The major address is updated once every television field, and the minor addresses are polled once at the beginning of every scan line during the horizontal blanking interval (63.55 microsecond period). The minor addresses are generated by local 4-bit start/stop parameter sequence counter 24, the count of which (0 to 15) is initiated by a reset trigger and clock pulse train. The counter is timed to stop at each minor address long enough for the data in the progression PROMs to be latched into the appropriate location.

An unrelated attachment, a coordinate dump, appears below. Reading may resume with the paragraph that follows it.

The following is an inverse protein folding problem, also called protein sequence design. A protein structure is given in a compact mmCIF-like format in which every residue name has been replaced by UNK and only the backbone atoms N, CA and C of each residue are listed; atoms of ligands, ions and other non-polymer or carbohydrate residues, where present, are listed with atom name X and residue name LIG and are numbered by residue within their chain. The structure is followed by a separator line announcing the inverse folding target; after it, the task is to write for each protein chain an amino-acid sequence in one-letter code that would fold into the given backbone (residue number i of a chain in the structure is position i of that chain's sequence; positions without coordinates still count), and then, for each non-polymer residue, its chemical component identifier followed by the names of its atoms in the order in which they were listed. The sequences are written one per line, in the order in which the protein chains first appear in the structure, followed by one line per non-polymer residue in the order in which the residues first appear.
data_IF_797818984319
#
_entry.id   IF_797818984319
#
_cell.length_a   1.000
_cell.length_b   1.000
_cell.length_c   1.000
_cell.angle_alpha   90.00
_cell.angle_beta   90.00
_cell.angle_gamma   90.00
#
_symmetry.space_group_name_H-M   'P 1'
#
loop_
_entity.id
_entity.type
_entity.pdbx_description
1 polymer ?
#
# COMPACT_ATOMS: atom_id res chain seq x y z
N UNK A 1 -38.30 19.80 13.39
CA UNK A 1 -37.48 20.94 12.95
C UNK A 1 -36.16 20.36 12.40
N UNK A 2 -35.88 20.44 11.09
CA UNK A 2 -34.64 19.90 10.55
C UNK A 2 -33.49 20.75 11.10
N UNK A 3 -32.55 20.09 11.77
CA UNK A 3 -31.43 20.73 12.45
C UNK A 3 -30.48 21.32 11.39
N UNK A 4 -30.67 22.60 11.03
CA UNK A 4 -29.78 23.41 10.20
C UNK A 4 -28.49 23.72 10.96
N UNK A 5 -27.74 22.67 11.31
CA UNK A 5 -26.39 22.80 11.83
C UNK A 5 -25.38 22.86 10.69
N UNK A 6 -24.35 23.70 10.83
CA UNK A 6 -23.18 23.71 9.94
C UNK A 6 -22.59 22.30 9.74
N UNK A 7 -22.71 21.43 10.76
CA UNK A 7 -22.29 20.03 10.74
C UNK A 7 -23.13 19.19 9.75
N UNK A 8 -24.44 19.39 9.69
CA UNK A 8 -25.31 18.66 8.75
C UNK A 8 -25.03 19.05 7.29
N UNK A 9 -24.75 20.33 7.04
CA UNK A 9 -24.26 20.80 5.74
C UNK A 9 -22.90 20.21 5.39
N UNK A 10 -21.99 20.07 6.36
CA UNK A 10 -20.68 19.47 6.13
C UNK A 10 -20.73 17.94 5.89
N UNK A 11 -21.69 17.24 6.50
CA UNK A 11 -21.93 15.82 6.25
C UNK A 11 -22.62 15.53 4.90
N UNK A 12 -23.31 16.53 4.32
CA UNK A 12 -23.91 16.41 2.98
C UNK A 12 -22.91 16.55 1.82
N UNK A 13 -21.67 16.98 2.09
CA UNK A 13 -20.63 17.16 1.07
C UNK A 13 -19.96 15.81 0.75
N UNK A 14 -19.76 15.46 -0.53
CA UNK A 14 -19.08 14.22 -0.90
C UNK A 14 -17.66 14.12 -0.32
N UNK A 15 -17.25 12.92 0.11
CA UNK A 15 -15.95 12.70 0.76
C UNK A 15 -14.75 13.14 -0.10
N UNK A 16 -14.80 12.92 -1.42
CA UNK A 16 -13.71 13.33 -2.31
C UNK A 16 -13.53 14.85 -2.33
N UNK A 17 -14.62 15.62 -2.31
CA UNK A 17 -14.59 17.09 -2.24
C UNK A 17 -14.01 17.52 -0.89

C1 through C4 represent field division lines. Starting with C1, each value is compared to the current line count, and the results are used to determine which of the three sets of parabolic parameters is to be loaded into the arithmetic multipliers and adders in parabolic computation circuit 30. If the values for h1 (V) are to be used on a particular scan line, three latching pulses will be generated, coincident with each address time, by the sequencer counter. These latch pulses allow the data on the parameter bus to be loaded into appropriate multiplier input ports and/or adder points in order that the parabola value, for the current value of V, line count, will be computed. The result of the computation is then latched for use later in the scan line interval as a boundary value for that scan line. Similarly, if the values for parabola h2 (V) are to be used on a particular scan line, three latching pulses will be generated, coincident with each address time, by the sequencer counter. These pulses load the three parameters into the appropriate arithmetic components for computing the parabolic value. The only difference between parameters h2 (V) and h3 (V) is the width coefficient K. In other words, parabola h3 (V) is shaped differently from but positioned identically with h2 (V) Thus, for computation based on the equation for a parabola h3 (V), a latch pulse is only needed to latch in K3 as a replacement value for K2 For the turning directions shown in FIG. 1, C3 is below C4. The reason for this is that h4 (V) is preferably tangential to parabola h3 (V), and, for this to occur with a line slope as shown, the point of intersection must be below the common vertex of the parabolas h2 (V) and h3 (V).